Saturday, February 6
If you're looking for some really, really expensive bottles of whiskey to spend your money on, visit the Brass Tacks Instagram page at noon on Saturday, February 6, for a live auction of rare whiskeys. Brass Tacks bartenders will wax rhapsodic about the ten bottles up for auction; bidding on a few of them starts at $100 (a relative bargain, when the starting price for Old Rip Van Winkle aged only ten years is $400 and a twelve-year-old Van Winkle Reserve is $500). Our favorite offering? The bar's private label from Weller that's being sold with the barrel it was aged in (starts at $300). Photos and starting bids are up now on Instagram.
Thursday, February 11
The Dairy Block, 1800 Wazee Street, is hosting another progressive dinner in advance of Valentine's Day — albeit one that's stationary for you (the diner) and pretty far removed from the original ’70s-era experience of going door to door in the suburbs to eat with your neighbors. This progressive dinner includes five courses that will be served to you while you sit inside one of the Dairy Block Alley's bubble tents: charcuterie board and rosé from Blanchard Family Wines; ceviche from Kachina with a cocktail from Poka Lola; braised pork belly and a cocktail from Foraged; yakitori skewers from Bruto with a Seven Grand cocktail; and opera cake from Denver Milk Market with Irish coffee. Dinner starts at 6:30 p.m. on Thursday, February 11, or Friday, February 12; the cost is $175 per person, with the heated tents seating a maximum of four people. Read more details and purchase tickets through Rebel Experiences.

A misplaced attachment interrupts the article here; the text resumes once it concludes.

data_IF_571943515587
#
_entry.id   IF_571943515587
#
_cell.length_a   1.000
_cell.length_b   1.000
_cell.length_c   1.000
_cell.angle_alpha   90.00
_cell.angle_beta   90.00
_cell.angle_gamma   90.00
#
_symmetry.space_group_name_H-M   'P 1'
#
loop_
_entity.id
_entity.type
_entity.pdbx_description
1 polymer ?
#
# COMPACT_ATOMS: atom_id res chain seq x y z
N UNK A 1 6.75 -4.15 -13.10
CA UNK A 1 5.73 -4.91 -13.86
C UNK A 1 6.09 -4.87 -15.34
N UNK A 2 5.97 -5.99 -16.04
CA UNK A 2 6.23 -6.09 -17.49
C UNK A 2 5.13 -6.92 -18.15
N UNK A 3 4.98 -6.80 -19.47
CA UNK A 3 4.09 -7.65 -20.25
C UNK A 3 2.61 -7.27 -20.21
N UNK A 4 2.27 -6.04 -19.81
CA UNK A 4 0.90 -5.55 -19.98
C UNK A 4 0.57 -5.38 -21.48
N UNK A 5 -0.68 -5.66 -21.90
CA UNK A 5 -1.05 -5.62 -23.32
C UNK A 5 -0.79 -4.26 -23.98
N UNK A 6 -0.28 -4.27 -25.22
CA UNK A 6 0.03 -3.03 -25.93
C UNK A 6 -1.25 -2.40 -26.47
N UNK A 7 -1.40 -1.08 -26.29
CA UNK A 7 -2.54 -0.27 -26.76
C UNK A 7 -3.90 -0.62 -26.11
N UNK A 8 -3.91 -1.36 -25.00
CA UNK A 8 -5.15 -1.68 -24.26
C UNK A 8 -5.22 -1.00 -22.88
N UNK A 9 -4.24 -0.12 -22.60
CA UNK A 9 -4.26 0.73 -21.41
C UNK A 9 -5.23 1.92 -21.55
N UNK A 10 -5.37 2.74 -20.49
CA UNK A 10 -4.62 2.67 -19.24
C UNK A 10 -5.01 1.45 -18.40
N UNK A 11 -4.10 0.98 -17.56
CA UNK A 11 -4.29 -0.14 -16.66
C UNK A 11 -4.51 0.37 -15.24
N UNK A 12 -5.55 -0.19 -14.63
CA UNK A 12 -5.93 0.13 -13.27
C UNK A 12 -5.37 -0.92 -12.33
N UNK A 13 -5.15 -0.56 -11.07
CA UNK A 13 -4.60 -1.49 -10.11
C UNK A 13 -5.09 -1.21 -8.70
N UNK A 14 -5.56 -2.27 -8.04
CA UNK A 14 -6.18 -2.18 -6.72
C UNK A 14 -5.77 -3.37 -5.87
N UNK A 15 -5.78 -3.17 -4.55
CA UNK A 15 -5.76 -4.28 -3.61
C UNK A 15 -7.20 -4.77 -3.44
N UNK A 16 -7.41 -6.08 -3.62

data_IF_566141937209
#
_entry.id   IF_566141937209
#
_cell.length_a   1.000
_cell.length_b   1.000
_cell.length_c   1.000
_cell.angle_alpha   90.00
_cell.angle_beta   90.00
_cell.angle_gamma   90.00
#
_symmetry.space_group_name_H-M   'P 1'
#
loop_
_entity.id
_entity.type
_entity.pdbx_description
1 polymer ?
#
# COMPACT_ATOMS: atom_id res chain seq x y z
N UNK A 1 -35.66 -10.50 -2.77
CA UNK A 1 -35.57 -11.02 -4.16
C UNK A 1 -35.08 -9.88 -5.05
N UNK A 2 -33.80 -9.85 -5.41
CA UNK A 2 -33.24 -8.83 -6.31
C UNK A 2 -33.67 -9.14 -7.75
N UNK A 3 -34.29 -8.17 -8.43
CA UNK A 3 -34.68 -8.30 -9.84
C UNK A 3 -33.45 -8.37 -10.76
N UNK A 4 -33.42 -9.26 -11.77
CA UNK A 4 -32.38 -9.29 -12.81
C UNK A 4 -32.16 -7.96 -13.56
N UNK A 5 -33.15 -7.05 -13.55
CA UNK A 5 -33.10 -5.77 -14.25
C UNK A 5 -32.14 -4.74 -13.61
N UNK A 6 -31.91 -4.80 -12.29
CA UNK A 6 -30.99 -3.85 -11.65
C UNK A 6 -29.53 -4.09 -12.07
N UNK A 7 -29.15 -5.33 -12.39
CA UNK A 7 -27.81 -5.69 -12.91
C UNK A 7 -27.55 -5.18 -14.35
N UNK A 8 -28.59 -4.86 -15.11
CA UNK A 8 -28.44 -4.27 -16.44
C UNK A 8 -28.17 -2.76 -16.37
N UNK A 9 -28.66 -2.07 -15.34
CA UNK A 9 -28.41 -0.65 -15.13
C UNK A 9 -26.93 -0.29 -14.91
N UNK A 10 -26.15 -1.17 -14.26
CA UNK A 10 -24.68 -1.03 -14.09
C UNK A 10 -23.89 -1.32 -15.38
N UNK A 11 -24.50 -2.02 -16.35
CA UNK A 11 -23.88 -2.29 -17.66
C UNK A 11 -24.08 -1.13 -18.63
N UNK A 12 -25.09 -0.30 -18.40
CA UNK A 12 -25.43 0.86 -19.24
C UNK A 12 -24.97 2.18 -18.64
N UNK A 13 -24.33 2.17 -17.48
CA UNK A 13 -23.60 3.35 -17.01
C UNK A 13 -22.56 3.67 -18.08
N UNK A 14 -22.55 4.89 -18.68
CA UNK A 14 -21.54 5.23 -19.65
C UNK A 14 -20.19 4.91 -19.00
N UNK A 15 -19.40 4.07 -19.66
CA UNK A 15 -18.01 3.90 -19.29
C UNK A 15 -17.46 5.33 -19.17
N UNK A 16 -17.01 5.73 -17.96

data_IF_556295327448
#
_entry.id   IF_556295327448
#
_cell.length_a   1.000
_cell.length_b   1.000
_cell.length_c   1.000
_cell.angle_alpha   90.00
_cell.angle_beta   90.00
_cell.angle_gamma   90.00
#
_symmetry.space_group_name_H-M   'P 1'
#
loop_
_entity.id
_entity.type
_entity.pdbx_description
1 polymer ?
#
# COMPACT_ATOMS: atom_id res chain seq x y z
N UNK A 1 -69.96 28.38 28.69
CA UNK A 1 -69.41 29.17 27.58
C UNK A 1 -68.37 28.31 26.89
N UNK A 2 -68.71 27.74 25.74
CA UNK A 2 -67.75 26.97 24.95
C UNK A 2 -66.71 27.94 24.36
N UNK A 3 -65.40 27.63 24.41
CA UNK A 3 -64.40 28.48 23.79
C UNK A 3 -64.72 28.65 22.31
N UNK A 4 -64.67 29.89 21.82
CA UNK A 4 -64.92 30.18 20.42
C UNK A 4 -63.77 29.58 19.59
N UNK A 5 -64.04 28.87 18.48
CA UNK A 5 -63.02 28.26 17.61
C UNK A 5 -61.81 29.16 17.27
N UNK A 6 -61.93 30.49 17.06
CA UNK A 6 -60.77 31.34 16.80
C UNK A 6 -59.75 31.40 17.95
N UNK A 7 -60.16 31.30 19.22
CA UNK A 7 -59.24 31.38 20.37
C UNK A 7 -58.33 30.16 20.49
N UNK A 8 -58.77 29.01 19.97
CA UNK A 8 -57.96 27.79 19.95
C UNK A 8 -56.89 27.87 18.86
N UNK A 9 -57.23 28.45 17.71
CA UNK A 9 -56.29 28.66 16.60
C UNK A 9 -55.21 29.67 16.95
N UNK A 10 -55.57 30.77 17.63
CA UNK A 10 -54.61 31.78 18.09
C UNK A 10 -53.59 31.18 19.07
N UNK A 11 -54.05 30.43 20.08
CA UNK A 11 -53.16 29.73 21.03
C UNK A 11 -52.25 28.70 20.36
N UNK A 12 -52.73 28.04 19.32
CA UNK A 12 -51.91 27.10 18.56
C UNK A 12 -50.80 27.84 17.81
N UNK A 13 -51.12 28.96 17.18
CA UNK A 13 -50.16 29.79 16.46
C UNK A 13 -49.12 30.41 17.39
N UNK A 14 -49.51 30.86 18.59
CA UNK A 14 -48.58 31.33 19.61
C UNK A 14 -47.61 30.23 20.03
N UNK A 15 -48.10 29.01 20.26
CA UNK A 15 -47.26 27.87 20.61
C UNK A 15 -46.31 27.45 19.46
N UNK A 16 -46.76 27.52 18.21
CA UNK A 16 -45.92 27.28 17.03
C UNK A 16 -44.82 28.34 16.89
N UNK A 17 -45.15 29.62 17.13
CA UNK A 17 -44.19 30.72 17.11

Sunday, February 21